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14-08-2011 | Cardiology | Article

CAD detection by angiography ‘varies considerably’ across hospitals

Abstract

Free abstract

MedWire News: The detection rate of obstructive coronary artery disease (CAD) at elective coronary angiography varies widely among hospitals, report US researchers.

Variation was associated with patient selection and pre-procedure assessment strategies, write Pamela Douglas (Duke University, Durham, North Carolina) and co-authors in the Journal of the American College of Cardiology.

"This institutional variation suggests that an important opportunity may exist for quality improvement," they say.

The analysis of 691 US hospitals included 565,504 patients without prior myocardial infarction or revascularization who underwent elective coronary angiography between 2005 and 2008.

The findings revealed that the rate of obstructive CAD, defined as any major epicardial vessel stenosis of 50% or more, ranged from 23% to 100% among hospitals. The rates were consistent from year to year, and remained unchanged when alternative definitions of coronary stenosis were applied.

The median detection rate was 45%, suggesting that the majority of patients selected for elective catheterization did not have obstructive CAD, report the authors.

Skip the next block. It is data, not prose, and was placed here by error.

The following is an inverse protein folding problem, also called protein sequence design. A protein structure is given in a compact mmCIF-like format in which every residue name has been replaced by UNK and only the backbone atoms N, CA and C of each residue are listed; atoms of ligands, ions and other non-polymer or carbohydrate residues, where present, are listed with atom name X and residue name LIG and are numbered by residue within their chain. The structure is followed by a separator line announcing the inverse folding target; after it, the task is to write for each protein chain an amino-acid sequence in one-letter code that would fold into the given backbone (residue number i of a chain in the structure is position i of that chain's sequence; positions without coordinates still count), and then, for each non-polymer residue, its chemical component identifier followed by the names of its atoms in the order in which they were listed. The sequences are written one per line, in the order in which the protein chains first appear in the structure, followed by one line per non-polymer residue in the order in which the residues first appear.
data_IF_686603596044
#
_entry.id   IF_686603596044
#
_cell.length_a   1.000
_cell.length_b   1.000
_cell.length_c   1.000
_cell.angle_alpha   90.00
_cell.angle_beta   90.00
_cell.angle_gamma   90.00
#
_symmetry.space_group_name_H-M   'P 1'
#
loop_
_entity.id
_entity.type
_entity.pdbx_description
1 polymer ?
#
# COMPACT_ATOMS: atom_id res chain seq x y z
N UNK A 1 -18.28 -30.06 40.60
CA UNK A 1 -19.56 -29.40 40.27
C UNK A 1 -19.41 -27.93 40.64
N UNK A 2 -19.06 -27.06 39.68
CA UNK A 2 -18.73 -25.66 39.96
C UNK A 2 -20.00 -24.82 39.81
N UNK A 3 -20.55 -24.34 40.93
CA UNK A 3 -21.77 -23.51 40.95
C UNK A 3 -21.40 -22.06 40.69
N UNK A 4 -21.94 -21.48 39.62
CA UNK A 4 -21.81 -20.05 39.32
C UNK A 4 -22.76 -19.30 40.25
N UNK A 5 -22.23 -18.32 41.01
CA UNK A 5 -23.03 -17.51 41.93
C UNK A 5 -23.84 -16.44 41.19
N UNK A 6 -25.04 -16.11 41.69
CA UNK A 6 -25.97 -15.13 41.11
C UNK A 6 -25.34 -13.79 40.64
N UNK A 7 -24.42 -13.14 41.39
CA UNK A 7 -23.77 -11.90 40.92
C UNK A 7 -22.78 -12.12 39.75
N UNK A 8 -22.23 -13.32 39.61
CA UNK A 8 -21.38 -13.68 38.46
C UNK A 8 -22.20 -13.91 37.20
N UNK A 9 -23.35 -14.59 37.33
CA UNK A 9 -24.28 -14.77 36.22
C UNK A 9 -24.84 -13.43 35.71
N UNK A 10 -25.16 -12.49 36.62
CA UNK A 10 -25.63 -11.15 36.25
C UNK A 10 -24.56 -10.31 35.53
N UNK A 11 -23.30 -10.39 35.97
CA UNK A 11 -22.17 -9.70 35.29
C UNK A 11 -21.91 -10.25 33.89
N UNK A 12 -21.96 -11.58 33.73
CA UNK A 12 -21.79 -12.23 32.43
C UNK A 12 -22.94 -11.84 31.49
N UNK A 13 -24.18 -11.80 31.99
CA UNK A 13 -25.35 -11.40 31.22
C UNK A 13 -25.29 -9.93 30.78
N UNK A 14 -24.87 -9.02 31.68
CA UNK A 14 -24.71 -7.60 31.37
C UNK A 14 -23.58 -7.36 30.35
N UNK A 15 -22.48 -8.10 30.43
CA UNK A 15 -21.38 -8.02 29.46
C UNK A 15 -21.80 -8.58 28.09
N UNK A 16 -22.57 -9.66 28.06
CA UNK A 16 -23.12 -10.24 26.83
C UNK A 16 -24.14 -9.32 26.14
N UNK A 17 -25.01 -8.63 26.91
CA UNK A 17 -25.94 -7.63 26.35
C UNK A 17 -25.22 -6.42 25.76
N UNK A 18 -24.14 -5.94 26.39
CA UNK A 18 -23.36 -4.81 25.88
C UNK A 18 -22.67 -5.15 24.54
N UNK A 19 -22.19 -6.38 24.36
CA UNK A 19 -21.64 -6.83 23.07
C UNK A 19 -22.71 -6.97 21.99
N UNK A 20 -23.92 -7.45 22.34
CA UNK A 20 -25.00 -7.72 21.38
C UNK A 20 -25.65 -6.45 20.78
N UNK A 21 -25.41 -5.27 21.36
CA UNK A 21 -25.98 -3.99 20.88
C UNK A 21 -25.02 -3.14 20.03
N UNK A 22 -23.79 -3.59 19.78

When hospitals were grouped into quartiles by CAD detection rate, those with lower rates were more likely than hospitals with higher rates to perform angiography on patients aged younger than 60 years, those with low Framingham risk scores, patients with no or atypical clinical symptoms, and those with a negative, equivocal, or unperformed functional status assessment.

Patients who were treated at hospitals with low detection rates were also less likely to have been prescribed cardiac medications before angiography, including aspirin, beta blockers, platelet inhibitors, and statins (all p<0.0001).

Conversely, hospitals that had high rates of finding obstructive CAD were more likely to perform procedures on patients who had risk factors such as hypertension, diabetes, and dyslipidemia.

According to the authors, local clinical practice patterns are the most influential factor in guiding the use of diagnostic coronary angiography.

"A balanced consideration of all the relevant steps inherent in a decision to proceed to elective invasive coronary angiography, as well as the findings of CAD at catheterization, is needed to optimize coronary angiography utilization," they conclude.

By Piriya Mahendra

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